View of Mt Yotei

Japan ski adventures

For any food-loving Aussie skier, the mere thought of Japan is enough to get one salivating. There is an abundance of light fluffy powder, it’s less than 11 hours away (that’s on the doorstep from our perspective!), and even the Japanese food is worth a visit alone.

I know it must seem crazy to some to take flight from a gorgeous Australian summer to seek winter cold in Niseko, but passionate skiers and boarders know that it’s worthwhile. There are pretty much guaranteed snowy conditions, fantastic off-piste skiing, and of course, the food. And compared to the predictably icy Australian snow conditions and extortionate lift ticket prices, it ends up being much better value than a week at Thredbo.

 

On the mountain at NisekoIt snowed every day, which meant that every morning was filled with the excitement and anticipation of getting on the mountain. The weather was very cold, with temperatures of around -8C in the village and -15C on the summit, but you didn’t really notice too much until you were sitting high up on a lift, a slave to the elements. All I can say is thank god for the gondolas and the hooded lifts!

My favourite ski area was the Hanazono area, where there were some fun off-piste runs through the trees. It was my first time skiing through trees so I wasn’t game enough to go hardcore through the gates and outside the resort boundary and patrolled area, and Strawberry Fields area in particular had some narrow steep drops with some nice powder stashes, as well as wider open areas through the trees.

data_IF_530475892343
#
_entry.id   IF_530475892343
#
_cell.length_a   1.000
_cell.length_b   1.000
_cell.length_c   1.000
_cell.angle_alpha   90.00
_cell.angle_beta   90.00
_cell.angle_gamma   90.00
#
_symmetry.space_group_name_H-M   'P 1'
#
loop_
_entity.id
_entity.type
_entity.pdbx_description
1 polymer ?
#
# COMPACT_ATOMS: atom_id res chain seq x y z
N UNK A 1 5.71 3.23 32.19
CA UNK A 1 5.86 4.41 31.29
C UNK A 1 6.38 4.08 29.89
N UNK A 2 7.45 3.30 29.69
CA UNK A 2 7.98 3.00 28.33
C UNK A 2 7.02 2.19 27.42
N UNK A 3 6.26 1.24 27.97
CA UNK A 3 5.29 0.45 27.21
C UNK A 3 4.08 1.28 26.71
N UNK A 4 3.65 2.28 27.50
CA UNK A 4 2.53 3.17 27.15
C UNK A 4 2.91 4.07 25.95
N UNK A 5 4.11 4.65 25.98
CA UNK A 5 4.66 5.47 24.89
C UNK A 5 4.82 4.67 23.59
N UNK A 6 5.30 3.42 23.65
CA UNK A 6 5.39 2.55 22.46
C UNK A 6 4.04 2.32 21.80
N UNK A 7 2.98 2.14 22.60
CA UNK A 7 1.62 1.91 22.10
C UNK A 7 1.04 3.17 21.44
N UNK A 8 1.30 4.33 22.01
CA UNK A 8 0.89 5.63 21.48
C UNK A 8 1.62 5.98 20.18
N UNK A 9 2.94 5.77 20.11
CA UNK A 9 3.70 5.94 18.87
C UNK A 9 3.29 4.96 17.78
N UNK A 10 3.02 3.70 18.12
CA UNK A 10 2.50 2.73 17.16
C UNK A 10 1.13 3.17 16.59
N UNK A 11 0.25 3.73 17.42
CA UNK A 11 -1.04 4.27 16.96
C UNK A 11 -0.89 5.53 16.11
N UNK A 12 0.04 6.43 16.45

Niseko Hirafu

Hanazono ski signThe best thing about visiting Japan (right up there with the snow!) is all the delicious food. They take such pride with the serving and presentation of their food, that you can even get tasty snacks in their convenience stores. It’s fine dining compared to the dry sausage rolls or tasteless egg sandwiches in the Australian convenience stores.

We sampled a range of Japanese food throughout our visit, including sashimi, teppanyaki, sukiyaki, soba, and lots of ramen. It was cool to see that food vans were a thing in Niseko too.

Sukiyaki

Soba noodles

Ramen with snow crab legs

Potato ramen

Potato ramen

Peace out!

Deep fried oysters

Gyoza at Little Red Mimoji

Fresh sashimi

Niseko food vanWith so many Aussies in Niseko, the bar scene is hip and happening. The most trendy bar would probably be the Fridge Door Bar, properly called Bar Gyu+ but known for it’s distinctive front door.

Fridge door bar NisekoInside it’s a cosy European feel with warm wood panelling and wooden furniture. The menus are hand illustrated, and there is a great selection of whiskies, as well as hot alcoholic drinks and my first ever absinthe (the stuff knocks your socks off).

Niseko fridge door bar menu

Ev with a drink

AbsintheSkiing and eating aside, we managed to find some time to squeeze in some karaoke. For the equivalent of around A$20 for two hours of singing and all-you-can-drink, you can be assured to hear some high quality vocal performances. Oh well, when in Rome, or Japan…

Karaoke

Hooded up in the snowDid you take off for any snow adventures this winter? Or are you looking forward to the upcoming Southern Hemisphere winter for some snow action?